Friday, July 31, 2015

‘Horrible Bosses’: Leave the kids at home

0 comments
About the movie
Horrible Bosses
Genre:
Comedy
MPAA rating:
R
for crude and sexual content, pervasive language and some drug material
Running time:
01:40
Release date:
2011
Rating:
Cast:
Jason Bateman; Charlie Day; Jamie Foxx; Jason Sudeikis; Donald Sutherland; Kevin Spacey; Colin Farrell; Jennifer Aniston; Julie Bowen
Directed by:
Seth Gordon

On the high heels of "Bad Teacher" comes a movie that could have been called "Bad Dentist."

Its actual name is "Horrible Bosses," and it features Jennifer Aniston in one of the title roles as a dentist who harasses her assistant (Charlie Day), even drugging and disrobing him for a series of provocative blackmail photos in which she herself is half-naked.

The extremely R-rated role also calls for Aniston to talk in crude terms about her anatomy, and to do other things that defy euphemistic description. Suffice it to say there are things that happen in the dentist's chair that expand the definition of oral sex.

Surely director Seth Gordon ("Four Christmases") was expecting little when he sent the script to Aniston, and was happily stunned when it came back a "yes."

But was this a totally good thing?

Aniston has always been a good sport (see also "Management," with Steve Zahn, or her coconut dance in "Just Go With It"), but her anything-for-a-laugh ethos doesn't help "Bosses" as much as you'd think.

Her outrageous scenes with Day rarely get past "I can't believe they talked Jennifer Aniston into this." It's the kind of stunt-casting problem that's a bit of a problem "Horrible Bosses" - Kevin Spacey turns up as a corporate tyrant who torments Jason Bateman, Colin Farrell a coke-snorting comb-over who inherits his dad's business and makes life hell for Jason Sudeikis.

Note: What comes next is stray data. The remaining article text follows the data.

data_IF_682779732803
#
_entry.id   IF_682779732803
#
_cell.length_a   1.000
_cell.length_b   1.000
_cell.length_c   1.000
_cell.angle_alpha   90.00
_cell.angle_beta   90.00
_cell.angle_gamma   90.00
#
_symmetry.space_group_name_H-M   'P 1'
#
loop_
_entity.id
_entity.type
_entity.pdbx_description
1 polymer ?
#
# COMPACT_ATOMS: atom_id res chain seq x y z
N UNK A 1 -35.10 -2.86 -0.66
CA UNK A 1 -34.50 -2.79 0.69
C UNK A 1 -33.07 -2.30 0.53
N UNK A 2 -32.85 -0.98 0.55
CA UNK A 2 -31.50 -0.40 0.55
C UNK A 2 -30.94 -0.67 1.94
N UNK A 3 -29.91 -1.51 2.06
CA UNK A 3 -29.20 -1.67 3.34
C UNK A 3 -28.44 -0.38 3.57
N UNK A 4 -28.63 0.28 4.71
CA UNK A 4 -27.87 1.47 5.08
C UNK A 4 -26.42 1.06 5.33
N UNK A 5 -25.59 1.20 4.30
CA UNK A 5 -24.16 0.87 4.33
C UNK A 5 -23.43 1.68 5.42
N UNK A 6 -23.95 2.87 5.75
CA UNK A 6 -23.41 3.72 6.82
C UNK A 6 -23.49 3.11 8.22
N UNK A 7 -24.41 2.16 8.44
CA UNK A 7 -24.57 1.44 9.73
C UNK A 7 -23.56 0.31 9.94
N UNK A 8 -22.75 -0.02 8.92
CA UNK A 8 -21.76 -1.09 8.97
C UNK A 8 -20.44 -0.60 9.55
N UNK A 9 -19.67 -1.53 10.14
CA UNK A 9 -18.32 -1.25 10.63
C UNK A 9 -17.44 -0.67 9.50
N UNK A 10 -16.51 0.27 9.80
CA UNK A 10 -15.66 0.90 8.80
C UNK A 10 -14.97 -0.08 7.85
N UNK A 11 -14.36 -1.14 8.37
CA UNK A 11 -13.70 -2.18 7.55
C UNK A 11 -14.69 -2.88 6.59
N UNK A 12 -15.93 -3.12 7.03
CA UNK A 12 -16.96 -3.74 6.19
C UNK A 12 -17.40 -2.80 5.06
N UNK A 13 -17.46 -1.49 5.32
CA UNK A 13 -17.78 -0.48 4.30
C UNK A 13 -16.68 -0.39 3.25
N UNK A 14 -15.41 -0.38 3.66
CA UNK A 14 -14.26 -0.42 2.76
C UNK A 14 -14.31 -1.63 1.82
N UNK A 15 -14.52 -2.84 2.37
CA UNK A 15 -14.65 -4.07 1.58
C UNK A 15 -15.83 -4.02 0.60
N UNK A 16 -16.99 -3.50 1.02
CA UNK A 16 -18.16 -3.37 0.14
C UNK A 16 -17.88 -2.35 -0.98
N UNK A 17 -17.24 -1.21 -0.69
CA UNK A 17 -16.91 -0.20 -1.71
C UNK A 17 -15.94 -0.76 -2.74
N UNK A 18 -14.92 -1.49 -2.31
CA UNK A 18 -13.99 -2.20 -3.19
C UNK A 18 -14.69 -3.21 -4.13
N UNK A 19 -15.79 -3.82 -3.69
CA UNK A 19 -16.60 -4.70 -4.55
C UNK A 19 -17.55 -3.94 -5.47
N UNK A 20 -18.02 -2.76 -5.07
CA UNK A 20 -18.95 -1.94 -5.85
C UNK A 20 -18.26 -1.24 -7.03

The three employees, all friends, agree on a Hitchcockian plan - each will kill one of the other guy's bosses. They seek out a murder consultant (Jamie Foxx, who's funny in a tricky role), high jinks ensue.

You can feel that "Horrible Bosses" wants to go in the direction of black comedy. It's a bit like "Ruthless People" - bumbling sympathetic amateurs, unforeseen consequences. Bateman, Day and Sudeikis are ideally cast, and have the good timing of comedy pros.

It mostly works. But you also sense that "Bosses" - like so many modern studio comedies - was edited to preserve and highlight test-screening laughs at all costs. Other considerations - character, story, rhythm, flow, theme - are secondary.

The main characters have almost no biographical detail, and "Horrible Bosses" has almost nothing to say about the workplace issues heralded in the title, something that might have given it a foot in the real world.

On the other hand, what the real world needs right now are laughs, and "Bosses" generates its share of those.

Daily News Film Critic
0 comments
We encourage respectful comments but reserve the right to delete anything that doesn't contribute to an engaging dialogue.
Help us moderate this thread by flagging comments that violate our guidelines.

Comment policy:

Philly.com comments are intended to be civil, friendly conversations. Please treat other participants with respect and in a way that you would want to be treated. You are responsible for what you say. And please, stay on topic. If you see an objectionable post, please report it to us using the "Report Abuse" option.

Please note that comments are monitored by Philly.com staff. We reserve the right at all times to remove any information or materials that are unlawful, threatening, abusive, libelous, defamatory, obscene, vulgar, pornographic, profane, indecent or otherwise objectionable. Personal attacks, especially on other participants, are not permitted. We reserve the right to permanently block any user who violates these terms and conditions.

Additionally comments that are long, have multiple paragraph breaks, include code, or include hyperlinks may not be posted.

Read 0 comments
 
comments powered by Disqus
Latest Videos:
Also on Philly.com:
letter icon Newsletter